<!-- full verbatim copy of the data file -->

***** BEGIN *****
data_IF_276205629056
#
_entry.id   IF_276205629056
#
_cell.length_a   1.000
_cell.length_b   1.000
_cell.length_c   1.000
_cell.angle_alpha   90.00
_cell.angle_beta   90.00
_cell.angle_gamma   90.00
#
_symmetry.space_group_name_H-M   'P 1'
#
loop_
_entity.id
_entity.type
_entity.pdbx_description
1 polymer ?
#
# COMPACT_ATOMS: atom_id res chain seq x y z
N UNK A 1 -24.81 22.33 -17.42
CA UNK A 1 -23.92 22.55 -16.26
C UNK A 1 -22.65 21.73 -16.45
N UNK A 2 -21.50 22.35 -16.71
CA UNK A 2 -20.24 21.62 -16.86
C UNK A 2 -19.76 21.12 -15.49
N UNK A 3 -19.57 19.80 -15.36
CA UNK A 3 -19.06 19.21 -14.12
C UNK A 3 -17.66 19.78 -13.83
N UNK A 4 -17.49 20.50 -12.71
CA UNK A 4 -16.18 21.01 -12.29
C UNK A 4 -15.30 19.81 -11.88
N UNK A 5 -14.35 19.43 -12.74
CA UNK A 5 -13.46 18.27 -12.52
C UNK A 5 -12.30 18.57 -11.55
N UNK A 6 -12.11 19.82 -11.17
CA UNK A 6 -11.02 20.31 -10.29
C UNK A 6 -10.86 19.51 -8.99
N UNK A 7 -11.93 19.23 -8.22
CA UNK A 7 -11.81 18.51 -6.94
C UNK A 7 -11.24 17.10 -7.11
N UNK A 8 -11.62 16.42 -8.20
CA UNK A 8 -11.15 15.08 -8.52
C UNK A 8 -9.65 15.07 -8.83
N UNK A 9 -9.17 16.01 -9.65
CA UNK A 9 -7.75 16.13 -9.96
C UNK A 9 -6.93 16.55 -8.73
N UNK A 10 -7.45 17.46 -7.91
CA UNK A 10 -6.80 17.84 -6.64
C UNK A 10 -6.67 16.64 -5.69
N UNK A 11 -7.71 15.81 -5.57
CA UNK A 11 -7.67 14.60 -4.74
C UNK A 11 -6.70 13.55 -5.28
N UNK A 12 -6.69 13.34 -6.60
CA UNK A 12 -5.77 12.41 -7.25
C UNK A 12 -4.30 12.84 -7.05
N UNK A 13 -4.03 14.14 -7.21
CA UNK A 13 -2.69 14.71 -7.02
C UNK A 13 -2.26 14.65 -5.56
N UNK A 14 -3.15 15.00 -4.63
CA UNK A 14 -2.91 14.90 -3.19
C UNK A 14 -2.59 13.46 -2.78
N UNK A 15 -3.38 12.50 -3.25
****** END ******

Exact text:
data_IF_276205629056
#
_entry.id   IF_276205629056
#
_cell.length_a   1.000
_cell.length_b   1.000
_cell.length_c   1.000
_cell.angle_alpha   90.00
_cell.angle_beta   90.00
_cell.angle_gamma   90.00
#
_symmetry.space_group_name_H-M   'P 1'
#
loop_
_entity.id
_entity.type
_entity.pdbx_description
1 polymer ?
#
# COMPACT_ATOMS: atom_id res chain seq x y z
N UNK A 1 -24.81 22.33 -17.42
CA UNK A 1 -23.92 22.55 -16.26
C UNK A 1 -22.65 21.73 -16.45
N UNK A 2 -21.50 22.35 -16.71
CA UNK A 2 -20.24 21.62 -16.86
C UNK A 2 -19.76 21.12 -15.49
N UNK A 3 -19.57 19.80 -15.36
CA UNK A 3 -19.06 19.21 -14.12
C UNK A 3 -17.66 19.78 -13.83
N UNK A 4 -17.49 20.50 -12.71
CA UNK A 4 -16.18 21.01 -12.29
C UNK A 4 -15.30 19.81 -11.88
N UNK A 5 -14.35 19.43 -12.74
CA UNK A 5 -13.46 18.27 -12.52
C UNK A 5 -12.30 18.57 -11.55
N UNK A 6 -12.11 19.82 -11.17
CA UNK A 6 -11.02 20.31 -10.29
C UNK A 6 -10.86 19.51 -8.99
N UNK A 7 -11.93 19.23 -8.22
CA UNK A 7 -11.81 18.51 -6.94
C UNK A 7 -11.24 17.10 -7.11
N UNK A 8 -11.62 16.42 -8.20
CA UNK A 8 -11.15 15.08 -8.52
C UNK A 8 -9.65 15.07 -8.83
N UNK A 9 -9.17 16.01 -9.65
CA UNK A 9 -7.75 16.13 -9.96
C UNK A 9 -6.93 16.55 -8.73
N UNK A 10 -7.45 17.46 -7.91
CA UNK A 10 -6.80 17.84 -6.64
C UNK A 10 -6.67 16.64 -5.69
N UNK A 11 -7.71 15.81 -5.57
CA UNK A 11 -7.67 14.60 -4.74
C UNK A 11 -6.70 13.55 -5.28
N UNK A 12 -6.69 13.34 -6.60
CA UNK A 12 -5.77 12.41 -7.25
C UNK A 12 -4.30 12.84 -7.05
N UNK A 13 -4.03 14.14 -7.21
CA UNK A 13 -2.69 14.71 -7.02
C UNK A 13 -2.26 14.65 -5.56
N UNK A 14 -3.15 15.00 -4.63
CA UNK A 14 -2.91 14.90 -3.19
C UNK A 14 -2.59 13.46 -2.78
N UNK A 15 -3.38 12.50 -3.25